Friday, December 7, 2012

a respite

This will be, I hope, the last post on conference realignment for quite some time.  I do believe yesterday's statement from the ACC presidents, including future members, put at least a temporary rest to the chatter.  It's hard to get much stronger than that without pinky swearing.

I don't think that statement is a permanent end to speculation, or indeed an end to the conference's actual danger.  What the statement is good for is about eight months to a year's worth of rumor-free days.  If you think it'll last much longer than that, think again.  If next year at this time, some president moves their school to another conference, and is asked about the pledge they signed (and it's not even really a pledge) they'll just respond with some variation of "circumstances change."

However, would you believe that a small part of the reason the Big Ten added Maryland and Rutgers was because they feared the ACC?  That's the conclusion I draw from Barry Alvarez's comments today.  Inadvertantly, Jim Delany backed them up before they were even spoken.  Alvarez let slip that Delany feared that Penn State might be looking elsewhere - not necessarily in the short term, but perhaps in the medium term.  Specifically, Alvarez mentioned "a league somewhere on the East Coast."  I don't think he was talking about the Patriot League.

Delany, for his part, was quoted with this, last month:
"But I do think that you need to build, and this build really solidifies the expansion we've done in the past. We've done one in the East, we've done one in the West [Nebraska in 2010]. I would say the driving force is demographics, but when you look at it, you can't help but think this is good for Penn State as well."

Gee, why would he mention Penn State?  Actually, he didn't even need to for us to get the gist.  When talking about how Maryland and Rutgers "solidfy the expansion we've done in the past," he clearly wasn't talking about Nebraska.  And he wouldn't have said that if he didn't think that expansion didn't need solidifying.

Ever played Risk?  Or (I'm really pigeonholing myself here) the board game version of Civilization, which inspired the computer game I spend entirely too much time on?  If you've ever played a game like that, you know you don't spend much time attacking the board's most powerful hegemon.  You probably won't win and you'll just piss him off.  You don't necessarily attack the weakest, either.  Well, you might, but not if you have to waste resources for not much gain.  You go for someone who, if you're successful, can't do much in return but squawk, but could have been a problem if you left him alone for too long.

I think this is what Delany saw.  An opportunity to try and get the Big Ten Network in the DC and NYC markets, yes.  Still the primary reason.  But then there's the game theory behind it, which said that if the Big Ten sat around, and Penn State got to the tipping point of unhappiness, they might go to the ACC.  Farfetched, possibly, but less so than I'd have guessed, since we've got a few muckity-mucks admitting a little apprehension.  If Penn State had come on down to ACC territory, the entire state of Pennsylvania (and its televisions) would've been lost to the BTN and gained by the ACC, and suddenly we'd be looking at a pretty nice setup from the networks.  That drop in Big Ten revenue and gain in ACC revenue might just have been enough to, say, keep Maryland around.  Even if the B1G still made more money, it wouldn't be so much as to cause a defection.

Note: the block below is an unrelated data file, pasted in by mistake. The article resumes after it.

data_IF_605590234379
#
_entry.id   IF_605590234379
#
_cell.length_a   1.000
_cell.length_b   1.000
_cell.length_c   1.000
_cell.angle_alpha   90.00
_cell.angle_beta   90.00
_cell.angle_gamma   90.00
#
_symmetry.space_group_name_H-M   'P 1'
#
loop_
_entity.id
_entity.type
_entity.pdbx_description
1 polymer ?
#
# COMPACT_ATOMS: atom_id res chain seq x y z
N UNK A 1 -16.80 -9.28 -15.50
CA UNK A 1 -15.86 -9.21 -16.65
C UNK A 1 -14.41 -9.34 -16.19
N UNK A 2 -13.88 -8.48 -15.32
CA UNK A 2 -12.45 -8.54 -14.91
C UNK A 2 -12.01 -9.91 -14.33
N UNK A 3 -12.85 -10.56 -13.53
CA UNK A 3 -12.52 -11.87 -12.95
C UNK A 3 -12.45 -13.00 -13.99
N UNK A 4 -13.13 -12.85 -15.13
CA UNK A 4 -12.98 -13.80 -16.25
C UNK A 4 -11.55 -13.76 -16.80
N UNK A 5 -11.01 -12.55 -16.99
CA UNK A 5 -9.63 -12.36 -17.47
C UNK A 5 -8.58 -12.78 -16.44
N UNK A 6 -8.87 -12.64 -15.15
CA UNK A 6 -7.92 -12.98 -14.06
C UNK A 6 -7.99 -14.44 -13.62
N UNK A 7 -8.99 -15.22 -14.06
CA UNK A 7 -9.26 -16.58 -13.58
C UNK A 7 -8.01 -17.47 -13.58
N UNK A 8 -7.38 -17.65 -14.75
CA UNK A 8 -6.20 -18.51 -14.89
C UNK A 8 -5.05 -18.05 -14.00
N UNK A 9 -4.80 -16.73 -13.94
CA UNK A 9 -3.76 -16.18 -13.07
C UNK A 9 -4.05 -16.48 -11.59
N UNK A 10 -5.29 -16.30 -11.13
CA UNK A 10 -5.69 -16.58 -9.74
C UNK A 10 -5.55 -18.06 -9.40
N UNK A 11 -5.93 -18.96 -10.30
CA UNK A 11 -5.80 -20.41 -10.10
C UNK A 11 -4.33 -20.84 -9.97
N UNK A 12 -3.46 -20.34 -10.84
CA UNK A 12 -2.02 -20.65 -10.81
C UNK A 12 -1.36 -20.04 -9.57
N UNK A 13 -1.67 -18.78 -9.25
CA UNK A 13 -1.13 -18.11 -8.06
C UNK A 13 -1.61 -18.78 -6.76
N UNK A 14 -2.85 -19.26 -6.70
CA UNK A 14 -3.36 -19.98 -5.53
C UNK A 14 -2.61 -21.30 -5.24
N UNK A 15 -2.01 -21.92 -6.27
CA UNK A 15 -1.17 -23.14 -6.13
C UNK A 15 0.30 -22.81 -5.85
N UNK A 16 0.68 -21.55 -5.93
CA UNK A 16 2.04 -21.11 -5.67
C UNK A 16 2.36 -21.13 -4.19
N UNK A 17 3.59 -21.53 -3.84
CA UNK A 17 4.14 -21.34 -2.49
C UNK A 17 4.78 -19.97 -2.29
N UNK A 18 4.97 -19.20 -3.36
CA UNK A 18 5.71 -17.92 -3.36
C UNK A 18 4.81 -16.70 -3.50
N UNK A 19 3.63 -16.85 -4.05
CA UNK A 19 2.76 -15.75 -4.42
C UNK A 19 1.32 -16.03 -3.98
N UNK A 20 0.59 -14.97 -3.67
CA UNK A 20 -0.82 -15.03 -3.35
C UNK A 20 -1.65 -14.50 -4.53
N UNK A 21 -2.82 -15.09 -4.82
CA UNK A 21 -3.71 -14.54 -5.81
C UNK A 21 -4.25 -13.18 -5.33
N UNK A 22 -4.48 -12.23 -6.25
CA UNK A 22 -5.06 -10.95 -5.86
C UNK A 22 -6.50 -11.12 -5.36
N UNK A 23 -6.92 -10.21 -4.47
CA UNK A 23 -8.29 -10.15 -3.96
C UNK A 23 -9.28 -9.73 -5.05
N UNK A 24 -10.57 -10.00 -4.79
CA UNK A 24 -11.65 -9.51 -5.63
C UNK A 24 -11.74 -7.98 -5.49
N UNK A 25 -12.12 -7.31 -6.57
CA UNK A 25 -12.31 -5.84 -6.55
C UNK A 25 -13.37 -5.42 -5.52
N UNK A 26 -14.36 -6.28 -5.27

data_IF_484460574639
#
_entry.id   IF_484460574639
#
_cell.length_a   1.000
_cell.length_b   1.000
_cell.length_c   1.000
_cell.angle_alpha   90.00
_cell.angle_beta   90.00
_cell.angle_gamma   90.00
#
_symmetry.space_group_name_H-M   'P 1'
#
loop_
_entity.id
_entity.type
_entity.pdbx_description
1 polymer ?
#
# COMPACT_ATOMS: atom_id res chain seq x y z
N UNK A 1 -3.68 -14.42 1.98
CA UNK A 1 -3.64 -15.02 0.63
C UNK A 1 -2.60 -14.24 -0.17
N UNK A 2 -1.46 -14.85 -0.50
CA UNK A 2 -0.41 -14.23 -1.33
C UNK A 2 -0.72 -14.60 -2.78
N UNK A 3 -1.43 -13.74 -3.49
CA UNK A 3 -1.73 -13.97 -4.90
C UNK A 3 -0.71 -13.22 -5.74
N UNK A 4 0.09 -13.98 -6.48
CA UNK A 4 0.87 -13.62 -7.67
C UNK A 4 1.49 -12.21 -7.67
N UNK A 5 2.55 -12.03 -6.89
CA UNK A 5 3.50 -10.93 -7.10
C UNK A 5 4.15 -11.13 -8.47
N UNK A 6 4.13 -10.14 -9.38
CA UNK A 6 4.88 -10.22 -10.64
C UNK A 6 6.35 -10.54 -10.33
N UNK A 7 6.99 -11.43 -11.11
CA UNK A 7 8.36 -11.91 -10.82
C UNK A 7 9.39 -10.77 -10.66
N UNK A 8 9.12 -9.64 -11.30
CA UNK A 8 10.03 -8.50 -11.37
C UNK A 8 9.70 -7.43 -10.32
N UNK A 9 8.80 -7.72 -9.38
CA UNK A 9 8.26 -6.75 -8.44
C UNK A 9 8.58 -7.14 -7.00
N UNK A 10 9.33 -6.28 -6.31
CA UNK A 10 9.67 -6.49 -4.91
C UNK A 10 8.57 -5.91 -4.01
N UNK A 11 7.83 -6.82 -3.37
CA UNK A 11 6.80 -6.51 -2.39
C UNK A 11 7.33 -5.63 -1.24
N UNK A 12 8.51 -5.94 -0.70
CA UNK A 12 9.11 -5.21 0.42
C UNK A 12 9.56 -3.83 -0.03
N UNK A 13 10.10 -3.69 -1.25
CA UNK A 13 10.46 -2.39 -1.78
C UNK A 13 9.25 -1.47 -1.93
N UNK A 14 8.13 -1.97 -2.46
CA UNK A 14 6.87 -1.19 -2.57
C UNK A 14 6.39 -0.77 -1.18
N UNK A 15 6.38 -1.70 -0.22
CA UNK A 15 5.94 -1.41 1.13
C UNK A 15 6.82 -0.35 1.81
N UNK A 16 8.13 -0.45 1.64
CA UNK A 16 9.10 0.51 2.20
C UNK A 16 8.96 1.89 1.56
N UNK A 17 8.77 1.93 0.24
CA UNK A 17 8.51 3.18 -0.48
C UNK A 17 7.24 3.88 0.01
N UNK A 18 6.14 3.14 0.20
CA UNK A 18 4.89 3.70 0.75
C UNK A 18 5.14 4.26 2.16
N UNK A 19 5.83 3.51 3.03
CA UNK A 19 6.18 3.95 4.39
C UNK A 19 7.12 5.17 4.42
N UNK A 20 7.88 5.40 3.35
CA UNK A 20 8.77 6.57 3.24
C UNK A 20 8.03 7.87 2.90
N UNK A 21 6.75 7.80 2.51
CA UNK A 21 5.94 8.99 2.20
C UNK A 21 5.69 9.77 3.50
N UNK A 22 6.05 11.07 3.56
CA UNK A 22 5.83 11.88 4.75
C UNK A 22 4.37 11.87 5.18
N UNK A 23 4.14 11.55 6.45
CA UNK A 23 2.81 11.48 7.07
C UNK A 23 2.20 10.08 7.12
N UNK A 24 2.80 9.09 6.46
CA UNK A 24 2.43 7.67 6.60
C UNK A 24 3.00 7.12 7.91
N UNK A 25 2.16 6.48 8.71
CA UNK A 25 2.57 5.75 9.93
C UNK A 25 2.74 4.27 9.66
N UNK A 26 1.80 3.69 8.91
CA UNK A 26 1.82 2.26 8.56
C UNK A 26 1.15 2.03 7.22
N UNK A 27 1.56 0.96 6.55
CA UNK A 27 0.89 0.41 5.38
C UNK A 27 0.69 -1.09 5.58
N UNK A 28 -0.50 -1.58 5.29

Big Ten presidents stinging from PSU feeling too detached would not then have been inclined to invite an even more detached Rutgers.  Or even Syracuse.  They might have tried their luck with Pittsburgh, but that would've been as far east as they could go, and who would have considered PSU for Pitt a win for the B1G?  Penn State in the ACC would have effectively blocked any further eastward expansion for the Big Ten, which then would've had to turn its attention to the Big 12 and some other iffy fits like Kansas if they'd gotten the expansion bug again.  Maryland and Rutgers mean that not only did the Big Ten expand into new markets, now it still can.

That concern over detachment, however, could be important.  Maybe not, but maybe so.  Why?  I think it mitigates some of the concern that Georgia Tech might be a Big Ten target.  Yes, Atlanta market, AAU school, and so on.  Not saying I now think the B1G will leave GT alone.  Just that I think it means you can move the doomsday clock a minute or so back from midnight.

Along those lines, remember, too, the Big 12 isn't necessarily a plum destination itself.  It has the Texas market and then a whole bunch of large states with no people in them.  While we may be watching the Maryland lawsuit intently for exit fee ramifications, it is no done thing that FSU will bolt the moment they learn they can do it cheaply.

With that, it's time to hopefully put the craziness to bed for a good long hibernation.  I've been wrong about this before, of course.  I say something like this and probably next week we learn UVA is off to the Pac-12.  But with just a little bit of luck I can now avoid devoting any entire posts to realignment until July when the ACC welcomes a pair of new members.

1 comment:

The Ole Philosopher said...

I hope you are right about this, Brendan. I am still not excited about Pitt and Syracuse being in our league but understand it is likely the price of at least short term survival. I am even less excited about Louisville because I think it does not match up in any way to the level of academics and prestige of the other member schools. Again, though, the cost of living in the ACC for another year. Yeow, I just hate this stuff.